My oldest son and I sit in the van, biding time and creeping forward. It’s 3:14, and the school bell will soon ring, releasing my three youngest boys from their school day. Here we sit, just like we do every Monday, waiting in the school pick-up line. I glance at my dash board and see that I have made an error in judgment. I should have stopped for gas on my way here. The van is not yet on empty, but it will be by tomorrow morning, when I am rushing to get everyone back to school.

I inwardly sigh, preparing myself for the collective groan I will hear from the backseat when I announce we have to stop for gas. The whole carload of kids who are so ready to go home will not be happy about this little detour.

I take a deep breath and say out loud to my oldest son, “Well, it looks like we’re going to need to run by the gas station on the way home. I’m almost out of gas.”

Just as I had predicted, my son was visibly disappointed. “I just want to go home,” he said. “I’ve been gone all day, and I’m tired of being in the car.”

Yes, believe me, I get it, I thought. Going to get gas is not at the top of my joy list either. I agreed aloud with him, and then, somehow in the middle of my complaint of agreement, my narrative shifted.

I just love it when that happens.

“You know,” I said to my son, “having a car is a privilege, but cars can’t run without gas.” As a fourteen-year-old, preparing to get his drivers permit next year, this seemed an apt lesson. Fully in Mom mode now, I continued my mini lecture. “With all privilege comes responsibility. It’s part of the way it works.”

Wow. Maybe I needed to preach to myself. Sometimes I surprise myself with words of wisdom that flow in my counseling office or when I’m parenting. Often I find when that happens, I needed to hear the lesson more than the person I was speaking to. This particular afternoon, I have no idea how much of an impact the lesson made on my son, but it certainly helped to shift my thinking.

Waiting together in the school pick-up line.

Just earlier that morning the Lord had reminded me how truly blessed I am. Sure, I complain a lot about my kids: the hard work they require, the little gratitude they show, the many messes they make, the referee they require me to be to break up fights all the time. Still, they are my blessings: full of joy and life. Yes, I long for peace and quiet, but I would never trade the life they’ve given me for one of silence. The noise and work of motherhood is just the gas pump price.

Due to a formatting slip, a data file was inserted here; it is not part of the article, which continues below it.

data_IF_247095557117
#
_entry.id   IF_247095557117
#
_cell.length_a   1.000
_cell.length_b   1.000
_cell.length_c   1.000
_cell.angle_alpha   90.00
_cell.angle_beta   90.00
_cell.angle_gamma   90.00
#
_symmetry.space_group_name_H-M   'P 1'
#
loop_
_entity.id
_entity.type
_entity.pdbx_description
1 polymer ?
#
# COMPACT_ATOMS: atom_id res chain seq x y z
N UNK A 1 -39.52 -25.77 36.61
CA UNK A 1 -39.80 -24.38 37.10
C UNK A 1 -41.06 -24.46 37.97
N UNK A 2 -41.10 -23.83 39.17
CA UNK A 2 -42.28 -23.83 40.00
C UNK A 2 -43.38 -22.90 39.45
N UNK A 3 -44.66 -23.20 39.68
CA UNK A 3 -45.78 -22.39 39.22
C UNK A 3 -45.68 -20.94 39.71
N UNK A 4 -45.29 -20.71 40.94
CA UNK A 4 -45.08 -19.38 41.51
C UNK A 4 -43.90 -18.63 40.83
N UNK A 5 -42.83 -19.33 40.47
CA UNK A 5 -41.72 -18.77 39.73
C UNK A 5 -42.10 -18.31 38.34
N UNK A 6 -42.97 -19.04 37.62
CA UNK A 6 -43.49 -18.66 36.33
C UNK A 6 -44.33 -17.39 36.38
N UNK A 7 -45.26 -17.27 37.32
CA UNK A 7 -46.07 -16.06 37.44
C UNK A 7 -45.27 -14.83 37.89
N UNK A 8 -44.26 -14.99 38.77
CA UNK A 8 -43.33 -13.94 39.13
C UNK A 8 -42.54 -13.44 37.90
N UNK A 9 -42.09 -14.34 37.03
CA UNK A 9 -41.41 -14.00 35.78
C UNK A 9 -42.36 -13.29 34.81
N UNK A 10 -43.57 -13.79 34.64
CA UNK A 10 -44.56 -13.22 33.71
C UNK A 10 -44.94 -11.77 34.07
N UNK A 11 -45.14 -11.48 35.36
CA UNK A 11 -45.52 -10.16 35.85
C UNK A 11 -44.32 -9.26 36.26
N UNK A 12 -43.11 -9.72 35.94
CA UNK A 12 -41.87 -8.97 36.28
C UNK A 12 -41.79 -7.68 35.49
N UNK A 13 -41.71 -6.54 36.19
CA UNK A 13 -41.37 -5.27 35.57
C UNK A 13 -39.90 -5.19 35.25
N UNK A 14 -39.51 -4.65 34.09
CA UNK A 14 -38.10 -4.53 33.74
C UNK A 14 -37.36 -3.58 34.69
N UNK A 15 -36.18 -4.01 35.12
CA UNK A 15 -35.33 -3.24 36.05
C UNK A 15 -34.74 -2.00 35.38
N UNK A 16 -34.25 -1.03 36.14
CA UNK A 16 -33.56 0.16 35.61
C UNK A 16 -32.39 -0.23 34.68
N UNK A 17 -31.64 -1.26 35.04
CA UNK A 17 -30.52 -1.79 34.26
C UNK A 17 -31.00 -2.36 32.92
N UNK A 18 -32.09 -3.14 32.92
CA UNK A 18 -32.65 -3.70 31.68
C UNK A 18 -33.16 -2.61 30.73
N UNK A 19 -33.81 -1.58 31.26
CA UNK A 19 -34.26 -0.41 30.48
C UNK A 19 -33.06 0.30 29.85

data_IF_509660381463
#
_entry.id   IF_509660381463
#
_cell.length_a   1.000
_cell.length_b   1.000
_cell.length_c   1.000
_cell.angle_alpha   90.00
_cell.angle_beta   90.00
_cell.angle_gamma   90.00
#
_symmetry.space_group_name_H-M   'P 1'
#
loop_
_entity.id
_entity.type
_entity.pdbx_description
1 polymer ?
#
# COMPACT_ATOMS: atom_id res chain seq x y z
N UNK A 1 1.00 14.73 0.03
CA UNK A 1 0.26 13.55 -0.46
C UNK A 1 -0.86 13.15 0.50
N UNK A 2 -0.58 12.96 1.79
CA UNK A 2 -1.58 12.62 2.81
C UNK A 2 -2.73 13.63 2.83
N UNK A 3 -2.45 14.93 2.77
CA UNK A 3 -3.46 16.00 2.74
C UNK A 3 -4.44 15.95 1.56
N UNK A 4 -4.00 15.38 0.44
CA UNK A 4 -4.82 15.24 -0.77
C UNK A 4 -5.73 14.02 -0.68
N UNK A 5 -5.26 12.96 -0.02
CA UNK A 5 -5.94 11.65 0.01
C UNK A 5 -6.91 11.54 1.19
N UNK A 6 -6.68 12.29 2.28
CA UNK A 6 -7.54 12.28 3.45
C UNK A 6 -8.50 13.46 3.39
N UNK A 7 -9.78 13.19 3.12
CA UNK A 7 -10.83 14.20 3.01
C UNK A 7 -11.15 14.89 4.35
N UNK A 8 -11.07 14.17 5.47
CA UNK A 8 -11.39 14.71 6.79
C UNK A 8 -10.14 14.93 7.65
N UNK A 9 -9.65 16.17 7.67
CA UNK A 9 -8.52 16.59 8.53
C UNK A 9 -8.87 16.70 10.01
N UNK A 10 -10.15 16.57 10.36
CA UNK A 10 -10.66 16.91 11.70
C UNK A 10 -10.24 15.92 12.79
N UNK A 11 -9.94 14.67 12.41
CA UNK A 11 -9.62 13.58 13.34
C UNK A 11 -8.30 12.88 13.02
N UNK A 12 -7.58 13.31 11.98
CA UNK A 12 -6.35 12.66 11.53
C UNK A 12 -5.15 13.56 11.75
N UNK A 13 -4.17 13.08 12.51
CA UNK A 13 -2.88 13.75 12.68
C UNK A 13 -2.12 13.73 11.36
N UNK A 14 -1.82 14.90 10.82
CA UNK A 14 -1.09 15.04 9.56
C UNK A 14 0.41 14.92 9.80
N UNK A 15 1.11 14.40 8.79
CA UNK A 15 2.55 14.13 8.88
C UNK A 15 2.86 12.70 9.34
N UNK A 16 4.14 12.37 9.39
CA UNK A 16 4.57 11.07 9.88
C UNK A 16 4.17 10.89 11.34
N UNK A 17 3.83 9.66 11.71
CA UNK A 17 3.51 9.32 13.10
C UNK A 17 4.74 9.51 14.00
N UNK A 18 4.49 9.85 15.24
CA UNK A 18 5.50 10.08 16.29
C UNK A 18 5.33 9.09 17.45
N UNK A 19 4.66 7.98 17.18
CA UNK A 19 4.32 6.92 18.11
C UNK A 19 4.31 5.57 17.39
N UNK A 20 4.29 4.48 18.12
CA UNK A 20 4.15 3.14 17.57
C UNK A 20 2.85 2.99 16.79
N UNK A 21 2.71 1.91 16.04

My attitude about my job is similar. I love my job. Well, most of the time. A year of counseling virtually has had me question my calling a time or two, but at the end of the day, sitting with people and hearing their stories is a tremendous privilege. Whether I see a client for one visit or for years, I had the honor of being a part of their life, of their journey, and of their healing. Paperwork, videoconferencing, and phone calls are not the joy of my job. Sometimes, these tasks make me tired, yet I would never trade the privilege of counseling for the gas pump price of the paperwork that comes with it.

I think you get the idea. The minutia of complaints we can find to focus on are the gas station stops that come with the gift of being able to drive. Driving gives us freedom. It gives us independence, and it helps us get where we want to go. However, this responsibility also comes with tune ups, frequent refuelings, insurance prices, and the occasional flat tire. Personally, I spend a lot of life trying to avoid the hard things. Sometimes even dreading the hard things. This outlook can keep me from enjoying life on the road.

Driving the road of life comes with a lot of potholes and gas station stops, but let’s not forget to enjoy the wind in our hair and the reason we’re driving in the first place. What an absolute privilege it is to be alive and placed in the roles God has given us: our jobs, our families, our ministries, and our friendships. Like me, I hope you take the time to preach to yourself and refocus on the gifts you’ve been given, rather than the hardships that accompany it.

Now, remind me of that lesson next week when I need to fill up again.

Pause, Renew, Next: Be still and take a deep, cleansing breath. Take time to meditate, pray, or journal as you reflect. What have you recently found yourself complaining about in life? How are those responsibilities part of the privilege of the gifts you’ve been given in life? How can you shift your thinking and find gratitude this week? As you think about it, offer these findings as prayers of thanks.

May we have eyes to see the gifts we’ve been given rather than just the work that accompanies the gifts.

Pause, Renew, Next!